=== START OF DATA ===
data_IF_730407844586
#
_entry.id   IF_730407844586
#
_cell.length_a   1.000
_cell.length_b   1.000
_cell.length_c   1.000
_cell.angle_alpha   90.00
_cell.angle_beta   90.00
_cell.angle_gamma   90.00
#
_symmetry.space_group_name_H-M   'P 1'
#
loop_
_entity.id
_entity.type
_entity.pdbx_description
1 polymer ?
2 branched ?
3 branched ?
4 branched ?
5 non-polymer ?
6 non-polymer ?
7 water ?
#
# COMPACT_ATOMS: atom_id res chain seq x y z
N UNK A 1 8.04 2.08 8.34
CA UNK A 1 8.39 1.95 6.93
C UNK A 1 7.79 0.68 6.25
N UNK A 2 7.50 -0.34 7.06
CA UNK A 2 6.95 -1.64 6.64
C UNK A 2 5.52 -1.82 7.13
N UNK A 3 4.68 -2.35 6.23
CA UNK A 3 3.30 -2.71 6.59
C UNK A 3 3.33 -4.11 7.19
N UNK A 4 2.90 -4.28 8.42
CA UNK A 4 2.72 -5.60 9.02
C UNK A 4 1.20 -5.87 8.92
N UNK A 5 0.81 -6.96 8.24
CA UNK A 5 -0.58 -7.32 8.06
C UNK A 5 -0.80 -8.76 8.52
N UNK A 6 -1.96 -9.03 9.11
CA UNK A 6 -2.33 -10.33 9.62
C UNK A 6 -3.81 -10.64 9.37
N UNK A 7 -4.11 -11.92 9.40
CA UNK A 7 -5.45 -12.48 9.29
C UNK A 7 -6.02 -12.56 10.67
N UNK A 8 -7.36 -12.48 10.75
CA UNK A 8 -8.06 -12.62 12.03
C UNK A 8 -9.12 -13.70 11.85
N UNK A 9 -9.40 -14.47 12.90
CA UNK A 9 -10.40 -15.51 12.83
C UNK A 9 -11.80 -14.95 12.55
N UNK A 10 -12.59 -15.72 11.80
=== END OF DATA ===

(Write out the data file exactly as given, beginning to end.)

data_IF_730407844586
#
_entry.id   IF_730407844586
#
_cell.length_a   1.000
_cell.length_b   1.000
_cell.length_c   1.000
_cell.angle_alpha   90.00
_cell.angle_beta   90.00
_cell.angle_gamma   90.00
#
_symmetry.space_group_name_H-M   'P 1'
#
loop_
_entity.id
_entity.type
_entity.pdbx_description
1 polymer ?
2 branched ?
3 branched ?
4 branched ?
5 non-polymer ?
6 non-polymer ?
7 water ?
#
# COMPACT_ATOMS: atom_id res chain seq x y z
N UNK A 1 8.04 2.08 8.34
CA UNK A 1 8.39 1.95 6.93
C UNK A 1 7.79 0.68 6.25
N UNK A 2 7.50 -0.34 7.06
CA UNK A 2 6.95 -1.64 6.64
C UNK A 2 5.52 -1.82 7.13
N UNK A 3 4.68 -2.35 6.23
CA UNK A 3 3.30 -2.71 6.59
C UNK A 3 3.33 -4.11 7.19
N UNK A 4 2.90 -4.28 8.42
CA UNK A 4 2.72 -5.60 9.02
C UNK A 4 1.20 -5.87 8.92
N UNK A 5 0.81 -6.96 8.24
CA UNK A 5 -0.58 -7.32 8.06
C UNK A 5 -0.80 -8.76 8.52
N UNK A 6 -1.96 -9.03 9.11
CA UNK A 6 -2.33 -10.33 9.62
C UNK A 6 -3.81 -10.64 9.37
N UNK A 7 -4.11 -11.92 9.40
CA UNK A 7 -5.45 -12.48 9.29
C UNK A 7 -6.02 -12.56 10.67
N UNK A 8 -7.36 -12.48 10.75
CA UNK A 8 -8.06 -12.62 12.03
C UNK A 8 -9.12 -13.70 11.85
N UNK A 9 -9.40 -14.47 12.90
CA UNK A 9 -10.40 -15.51 12.83
C UNK A 9 -11.80 -14.95 12.55
N UNK A 10 -12.59 -15.72 11.80